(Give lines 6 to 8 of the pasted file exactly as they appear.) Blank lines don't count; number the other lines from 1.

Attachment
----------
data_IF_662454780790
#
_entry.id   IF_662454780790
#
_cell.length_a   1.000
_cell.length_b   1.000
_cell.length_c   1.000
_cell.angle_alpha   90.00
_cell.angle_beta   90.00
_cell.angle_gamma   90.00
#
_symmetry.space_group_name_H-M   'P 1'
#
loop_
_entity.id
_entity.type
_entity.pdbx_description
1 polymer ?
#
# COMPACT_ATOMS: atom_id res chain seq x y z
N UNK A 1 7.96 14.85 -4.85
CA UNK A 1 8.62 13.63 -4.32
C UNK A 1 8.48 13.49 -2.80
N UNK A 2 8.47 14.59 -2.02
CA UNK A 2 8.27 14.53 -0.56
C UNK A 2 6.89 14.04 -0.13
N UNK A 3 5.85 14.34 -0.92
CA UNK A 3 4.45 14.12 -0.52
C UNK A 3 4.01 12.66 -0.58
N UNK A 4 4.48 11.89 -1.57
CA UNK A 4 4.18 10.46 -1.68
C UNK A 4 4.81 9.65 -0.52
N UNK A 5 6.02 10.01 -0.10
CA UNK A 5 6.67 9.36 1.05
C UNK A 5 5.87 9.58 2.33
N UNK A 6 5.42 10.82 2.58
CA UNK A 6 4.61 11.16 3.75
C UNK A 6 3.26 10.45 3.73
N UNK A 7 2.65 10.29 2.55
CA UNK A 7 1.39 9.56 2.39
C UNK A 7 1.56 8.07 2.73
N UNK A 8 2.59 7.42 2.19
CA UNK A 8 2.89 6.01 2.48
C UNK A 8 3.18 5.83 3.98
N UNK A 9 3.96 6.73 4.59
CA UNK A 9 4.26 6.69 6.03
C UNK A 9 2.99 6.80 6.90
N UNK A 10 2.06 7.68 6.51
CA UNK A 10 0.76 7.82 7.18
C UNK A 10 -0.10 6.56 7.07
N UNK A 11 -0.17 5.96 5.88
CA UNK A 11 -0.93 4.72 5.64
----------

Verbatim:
_cell.length_b   1.000
_cell.length_c   1.000
_cell.angle_alpha   90.00